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Coordinated Health

VideoMarch 13, 2015

Runners Seminar Part II – James Sunday, MD

Transcription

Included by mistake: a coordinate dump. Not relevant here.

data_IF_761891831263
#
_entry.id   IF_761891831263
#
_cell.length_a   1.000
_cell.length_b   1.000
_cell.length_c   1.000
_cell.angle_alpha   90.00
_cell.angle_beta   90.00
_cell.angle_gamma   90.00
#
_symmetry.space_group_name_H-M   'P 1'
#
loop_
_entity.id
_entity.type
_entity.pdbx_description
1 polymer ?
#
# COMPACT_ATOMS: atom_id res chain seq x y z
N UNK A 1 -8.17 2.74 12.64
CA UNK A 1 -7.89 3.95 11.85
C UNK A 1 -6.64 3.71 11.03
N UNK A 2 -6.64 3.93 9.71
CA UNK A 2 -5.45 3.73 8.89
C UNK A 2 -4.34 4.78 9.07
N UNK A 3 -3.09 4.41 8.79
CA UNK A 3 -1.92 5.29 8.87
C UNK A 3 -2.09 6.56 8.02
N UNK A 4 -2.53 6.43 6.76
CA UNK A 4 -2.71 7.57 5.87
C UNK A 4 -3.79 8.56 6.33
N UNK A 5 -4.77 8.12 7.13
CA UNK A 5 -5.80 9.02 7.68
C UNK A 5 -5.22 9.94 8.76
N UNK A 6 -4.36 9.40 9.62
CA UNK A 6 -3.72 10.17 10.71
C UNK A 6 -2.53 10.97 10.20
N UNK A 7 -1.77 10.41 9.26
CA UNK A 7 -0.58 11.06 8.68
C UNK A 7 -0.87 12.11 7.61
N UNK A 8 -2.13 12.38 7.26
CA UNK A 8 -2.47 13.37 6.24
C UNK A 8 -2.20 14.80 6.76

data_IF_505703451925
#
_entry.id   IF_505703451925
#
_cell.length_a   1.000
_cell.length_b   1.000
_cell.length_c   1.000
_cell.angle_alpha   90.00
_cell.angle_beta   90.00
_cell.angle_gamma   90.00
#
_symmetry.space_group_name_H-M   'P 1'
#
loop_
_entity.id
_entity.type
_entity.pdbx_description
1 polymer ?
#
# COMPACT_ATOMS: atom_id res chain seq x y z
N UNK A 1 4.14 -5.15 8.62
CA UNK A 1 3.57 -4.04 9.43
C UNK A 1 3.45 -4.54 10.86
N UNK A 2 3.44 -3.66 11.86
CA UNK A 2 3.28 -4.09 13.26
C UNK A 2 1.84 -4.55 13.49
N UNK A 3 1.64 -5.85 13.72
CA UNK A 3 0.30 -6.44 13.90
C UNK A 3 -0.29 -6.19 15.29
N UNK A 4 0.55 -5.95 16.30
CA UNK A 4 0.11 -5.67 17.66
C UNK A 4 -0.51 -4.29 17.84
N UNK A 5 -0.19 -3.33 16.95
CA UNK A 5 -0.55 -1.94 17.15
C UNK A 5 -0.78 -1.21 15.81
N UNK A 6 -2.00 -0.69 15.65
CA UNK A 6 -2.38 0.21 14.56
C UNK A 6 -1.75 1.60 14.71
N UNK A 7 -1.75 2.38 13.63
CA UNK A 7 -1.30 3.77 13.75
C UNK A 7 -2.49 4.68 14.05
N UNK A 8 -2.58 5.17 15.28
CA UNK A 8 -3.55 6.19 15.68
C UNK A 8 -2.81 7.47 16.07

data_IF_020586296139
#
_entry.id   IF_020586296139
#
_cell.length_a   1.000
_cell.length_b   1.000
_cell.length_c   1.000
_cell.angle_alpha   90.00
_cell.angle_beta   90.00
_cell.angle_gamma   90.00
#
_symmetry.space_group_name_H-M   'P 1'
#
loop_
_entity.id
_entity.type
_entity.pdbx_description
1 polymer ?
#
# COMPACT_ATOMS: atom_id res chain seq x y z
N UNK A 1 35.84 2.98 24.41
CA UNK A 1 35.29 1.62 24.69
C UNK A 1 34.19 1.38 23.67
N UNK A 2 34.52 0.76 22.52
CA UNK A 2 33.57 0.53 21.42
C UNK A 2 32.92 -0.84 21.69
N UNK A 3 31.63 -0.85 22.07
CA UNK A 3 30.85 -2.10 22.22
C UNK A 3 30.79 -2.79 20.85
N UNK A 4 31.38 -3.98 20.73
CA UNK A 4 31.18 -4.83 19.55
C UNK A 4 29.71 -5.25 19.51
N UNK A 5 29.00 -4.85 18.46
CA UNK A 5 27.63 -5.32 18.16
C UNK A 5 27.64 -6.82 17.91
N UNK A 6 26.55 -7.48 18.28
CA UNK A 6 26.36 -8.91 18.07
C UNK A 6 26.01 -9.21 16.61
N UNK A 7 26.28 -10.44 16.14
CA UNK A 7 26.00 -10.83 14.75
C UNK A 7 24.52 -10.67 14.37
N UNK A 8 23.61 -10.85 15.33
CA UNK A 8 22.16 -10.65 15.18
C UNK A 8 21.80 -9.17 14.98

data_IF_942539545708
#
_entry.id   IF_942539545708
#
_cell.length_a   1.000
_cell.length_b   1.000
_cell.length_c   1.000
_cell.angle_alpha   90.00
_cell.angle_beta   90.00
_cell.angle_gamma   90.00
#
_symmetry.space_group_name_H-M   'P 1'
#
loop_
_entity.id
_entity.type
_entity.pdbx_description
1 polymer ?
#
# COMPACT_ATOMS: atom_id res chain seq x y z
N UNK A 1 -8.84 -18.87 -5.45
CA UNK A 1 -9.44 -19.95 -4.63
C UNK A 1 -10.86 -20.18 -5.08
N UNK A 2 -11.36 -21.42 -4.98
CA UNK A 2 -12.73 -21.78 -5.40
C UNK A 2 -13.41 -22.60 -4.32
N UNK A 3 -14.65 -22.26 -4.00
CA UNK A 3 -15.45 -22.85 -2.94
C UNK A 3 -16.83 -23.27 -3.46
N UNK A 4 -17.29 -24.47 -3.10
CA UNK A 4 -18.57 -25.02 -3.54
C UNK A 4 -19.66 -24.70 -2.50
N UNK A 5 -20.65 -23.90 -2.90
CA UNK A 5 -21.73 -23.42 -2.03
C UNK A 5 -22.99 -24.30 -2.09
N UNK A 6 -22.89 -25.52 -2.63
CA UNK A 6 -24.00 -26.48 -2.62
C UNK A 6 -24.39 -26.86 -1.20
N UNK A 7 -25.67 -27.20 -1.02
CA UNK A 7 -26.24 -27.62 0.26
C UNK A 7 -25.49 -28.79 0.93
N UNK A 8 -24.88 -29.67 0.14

(lively music) – So, patellofemoral pain is also known as anterior knee pain, chondermalacia, or patella tracking problems. So if you’re any of those, that all kinda falls under that umbrella. And it’s probably the most common cause of knee pain across the board and also in runners. And it’s a little bit poorly understood, what causes the pain, but in my experience in seeing a bunch of people that have this problem, it seems that the kneecap becomes sensitive. So like when your knee’s straight, there’s no real load on the patella. So it’s part of what we call our extensor mechanism, the quadriceps muscles attach to the quad tendon through the kneecap, attached to the leg bone. So those are really the biggest muscles in your body and as soon as we bend our knee a little bit, it gets locked in the trochlear groove. That’s just a groove on the end of your thigh bone. So even with simple activities, kneecap sees a lot of stress. It really can be a nuisance. Sometimes it’s real painful, but more often it’s more a nuisance and be difficult to treat. So it’s frustrating for both physicians and the patient. The kind of symptoms we have are pain in the front of the knee, no acute injury, things that tend to make it worse are climbing stairs, kneeling, and for then running, more uphill running. So with all these overuse injuries, basically it’s overused. Too much, too far, too soon for a person’s level of conditioning. So someone who runs 80 miles a week, they’ve built up to that and they tolerate it. It’s when we change our mileage, change the terrain that we’re running on, people like to put their treadmills on an incline, puts more stress on the knee, it’s like uphill running. Then we see a lot of anterior knee pain. The other thing we sometimes call it, people refer to movie theater knee. Whenever you sit for prolonged time with your knee bent, if you have these symptoms, you often have pain there. And then when you get up, your first couple steps are start up pain. First few steps tend to be painful. So what I really look for when people come in is tenderness behind the kneecap, and they often describe their pain as being behind the kneecap. And it can be in the inside part or the outside part of the kneecap. Generally there is no swelling associated with most of these overuse injuries. If you have fluid in the knee, or water on the knee, knee swells, it’s usually something to be more concerned about. So we also look for muscular tightness, and for me I like to look for quadriceps tightness with anterior knee pain. Because that often, if we address that, that can often correct problems. I put this picture in because you don’t always think about it, but these major muscles, they all go across the knee joint. So the quadriceps muscles through the kneecap go across the knee joint. The hamstring muscles also go across the kneejoint and attach to the leg bone. And even your gastroc, the calf muscle, goes across the knee joint. The deeper muscle, the soleues, doesn’t. And I’ll just point out something quick I think is important to me. When we stretch our calf muscles, that runner’s stretch, I do the leg straight to stretch the gastroc and then with the knee bent to stretch the soleues, cause the one goes across the knee and the other one doesn’t. So, when we take x-rays of people with patellofemoral pain, they’re usually normal, unless there’s some associated arthritic changes. And with most of these overuse injuries, we talk about activity modification, that’s the doc, if it hurts what should I do? Don’t do that. Hurts when I do this, don’t do it. So relative rest and then physical therapy is probably the mainstay of our treatment. Like to stretch, especially the quadriceps. Then we like to strengthen some of the muscles, quadriceps, but especially your hip abductors and core muscles. And Kat’s gonna talk about that. So we talk about a kinetic change. So basically, we talk about, basically the hip bone’s connected to the knee bone’s connected to the ankle bone. And we really like to focus on the joint above and below in treating some of these problems. Question comes up about orthotics. Can sometimes be really helpful with treatment of pattelofemoral pain. Especially if you have flat-foot are you pronate. – [Woman] What if aren’t flat-feet or if you pronate? – Yeah. – [Woman] Okay. – Yeah, so, you know like most of the time I’ll try stretching, some therapy. If things just aren’t going well, you can always try orthotics. But if someone has flat-foot or tends to pronate orthotics can be really helpful. Sometimes that does the trick. And then, what I find in myself sometimes, (clears throat) when my shoes become worn, my knees start to hurt. That’s when I generally know it’s time for new shoes. But, I probably should do it before that, but. Or different kind of shoes are a good idea. Like Scott brought up this idea of minimalist shoes and barefoot running. It’s very interesting topic. You know, different shoes might be a good idea as well. So the next thing we’ll talk about is iliotibial band friction syndrome. The iliotibial band is a thick band of tissue, goes from your pelvic bone down to your knee, and across the knee and it attaches to Gerdy’s tubercle, it’s a little bump on the outside of the top of the leg bone. And it’s classically described as repetitive friction over the lateral epicondyle. And that’s basically this little bump on the end of your thigh bone, located right where that red spot is. And that’s where you’ll generally have pain with it. So the idea of the friction band is from zero to 20 degrees ITB is actually anterior to the epicondyle and acts as a knee extensor. But when we bend our knee, it assumes a posterior position and acts as a knee flexor. So it actually glides across that area, pretty much with every step. So when we have iliotibial band symptoms, the pain’s in that lateral aspect of knee, no acute injury, and it’s worse with activity, but this tends to be worse with downhill running, and people talk about issues with the road camber. So the roads have to drain so they all have a kind of a peak in the middle and the water runs off the sides. So when we run on the side of the road, which typically you do running into traffic, we always run on the left side of the road, it makes our right leg a functional leg length discrepancy, making our right leg a little shorter, or our left leg a little longer. On examination, basically a very tender, right at the lateral femoral epicondyle. And we check for tightness iliotibial band. Some question whether that really contributes to problems, but with therapy we definitely like to stretch it, and the question is, how do you stretch it. It’s a little bit difficult and I think the therapists sometimes get frustrated by that. And some of them are questioning, should we really worry about it. Normal x-rays and if you do get an MRI, usually see some fluid signal out in the lateral aspect of the knee where we have the pain. So again, we’re talking about activity modifications, relative rest, like to use ice a lot with ITB issues, and those nonsteroidals like ibuprofen. Somebody asked about Meloxicam. I think all those medications are relatively similar whether they’re over the counter or prescription. Some work better for others. You know, one might work good for one person, the other better for another person. There’s dosing issues, with the Meloxicam’s once a day, ibuprofen three times. So again with the therapy, we like to work on the core and hip abductors. Should we do ITB stretching, might as well. And then the soft tissue mobilization with the rollers or more of a Graston technique. We like orthotics too because flat feet and overpronators tend to put our whole kinetic chain a little bit more stress on it. And then cortisone injections actually tend to work pretty well for ITB problems. And if someone comes in with ITB problems, I’m okay offering them a cortisone injection the first time. If they want to try some therapy first, that’s great. But some people like more of a quick fix, so we tend to offer them that. And then surgery is very rarely indicated and different methods are used. Most series report good results, but they’re all small, it just doesn’t, there’s not a lot of surgery being done for ITB problems. But it involves excision of the bursa or inflammatory tissue in that lateral aspect of the knee. We call a Z lengthening of the IT band, where you cut like a Z into it and you put the middle part together and make it longer. And then another tendonitis, bursitis kind of problems. Pes bursitis, and this is pain just below the knee on the inside part of the knee. The anatomy of the pes tendon is somewhat interesting. So pes anserinus actually means goose foot. And there’s three muscles, they’re all innervated by different nerves. The sartorius, which is the longest muscle in the body. It forms a wide fascial attachment. And then the two other tendons, which are more normal tendonous attachments to the gracilis, which is a hip adductor, and the semitendinosis, which is a hamstring tendon. So basically, any kind of -itis is an inflammation. So inflammation of the tendons or bursa, that underlies those tendons and allows them to glide over the bone there. So again, relative rest, like the ice and NSAIDS, stretching, iontophoresis that Dr. Sauer talked about, is a topical steroid treatment. Tends to work pretty well for that. And it tends to respond well with cortisone injections and that’s another area where we don’t have an issue injecting with cortisone, where, as like Dr. Sauer said, the Achilles, no injections there. The patella tendon, no injections there, cause it’s associated with tendon ruptures and those ruptures are catastrophic ruptures. You know they pssht, whole thing pops and patella tendon you’re definitely talking about surgery. Achilles, probable surgery too. So really stay away from injecting some areas, but like these pes tendons we tend to use for tendon grafts for other surgeries, we don’t think they’re super important, even if they would rupture. So I just want to talk a little bit about knee arthritis. Basically knee arthritis is wear and tear or thinning of the articular cartilage, or the joint surface. So this is a pretty normal looking knee here, it’s arthroscopic pictures. And this guy’s developing some wear of the cartilage and here is bare bone. The bone’s actually a different color than the cartilage, kind of a yellowish color as opposed to this nice white color. But that’s a little cartilage rim there and that bone is completely exposed. So it can affect inside, outside, or front of the knee. Or you can have it in all three compartments. Tends to be an insidious or slow onset, associated with more achiness, stiffness. And that’s where we talk about the water on the knee. Often we’ll see that with arthritis and it’s worse with activity. So on x-rays, this is a pretty normal looking x-ray, and then this we see the joint space narrowing. Sometimes we see big bone spurs, we call them osteophytes. Though there’s a lot narrowing on this one, there’s a little bone spur there probably, but not real dramatic. And then, when the cartilage isn’t taking some of this stress, the bone sees more stress, tends to get thickened, we call that subchondral sclerosis. So that bone looks a little thick and a little stiffer there. Now an interesting thing I think to talk about a little bit while we’re here, is does running cause knee arthritis? Is it possible physiologic loads associated with running are actually healthy for the knee? So I don’t think we can completely answer those questions, but I’ll try to get into it a little bit. You know, it’s kinda like use it or lose it. We know, like, if you don’t stress your bones, they become weak. If you don’t use your muscles, they get smaller and atrophy. So if you don’t put any loads on your cartilage, is that actually not a good thing? You know, is running maybe not, is running maybe actually good for healthy knees anyway? So what factors are strongly associated with arthritis, especially knee arthritis? Well, increased uh, bone mass, uh, BMI… – [Woman] Body Mass Index. Body Mass Index, right? So people that are big for their height and obesity. Prior knee injuries and heavy manual labor are strongly associated with arthritis. So when people look at studies of running and arthritis, it doesn’t seem to be particularly good for gerbils that run on treadmills. They tend to develop arthritis if they run a lot. The good news though, is that the majority of studies, like observational, or what we call epidemiologic studies on humans, don’t show an increased risk of arthritis. What is running associated with? Well, it’s associated with less physical disability, increased bone density, lower body weights, and less frequent need for medical care. So older runners tend to be healthier than their nonrunning counterparts. And I think another good question is, should you run if you have arthritic knees? So although we think at least low or moderate volume running is not detrimental to knees, what if your knees aren’t so good? Well, I don’t know if we have any evidence that really shows that it’s bad for knees that aren’t so good, but a normal synovial joint, like a knee, has a coefficient of friction seven times less than ice on ice. So when we start to develop some of those cartilage changes and wear, that coefficient of friction is adversely affected. So I tend to worry a bit about arthritic knees and putting a lot of stress on them. But, that being said, you know it often leads to people stopping running and often because it’s painful and it’s no longer enjoyable. So when your knees become fairly arthritic, we say it’s self limiting. And arthritic joints, especially knees, are more tolerant of lower impact activities, like walking. And we recommend walking for people with arthritic knees. I think it’s good, even for people with bad arthritis. Elliptical machines, swimming, and quite a few of my patients with arthritic knees actually say their knees feel better when they cycle. So last thing I want to touch on is meniscal tears. Again, it’s not something you probably cause by running, but if you do have a meniscal tear for whatever reason, it tends to limit your running. So pain at the medial or lateral joint line, tends to be worse downhill than uphill. Symptoms are exacerbated by running. And there’s often that knee effusion associated with it, or swelling in the knee. We often diagnosis them on clinical exams, best way to confirm it is with an MRI. There’s an obvious meniscal tear on MRIs. That nice white line in that black triangle of meniscal cartilage. So the meniscus is a gristle cartilage, sits on the periphery of the knee. Looks just, in a human knee, looks like a lot like a turkey leg. They have a little gristle cartilage around the edge and so do we. And they make the joint more conforming, help distribute loads in the knee. You can see how this medial femoral condyle here is nice and round, the tibia is pretty flat, and that meniscus really takes up that space nice and makes that knee joint a lot more conforming. So how do we treat them? Well, you can ignore it. It’s benign neglect, is another way of saying that. Cortisone and physical therapy is an option. And then, if you’re having swelling and pain, and you’re real active on it like most runners are, we often treat it with arthroscopy. Most of the time we’re just gonna trim out the damaged part of the meniscus. (lively music)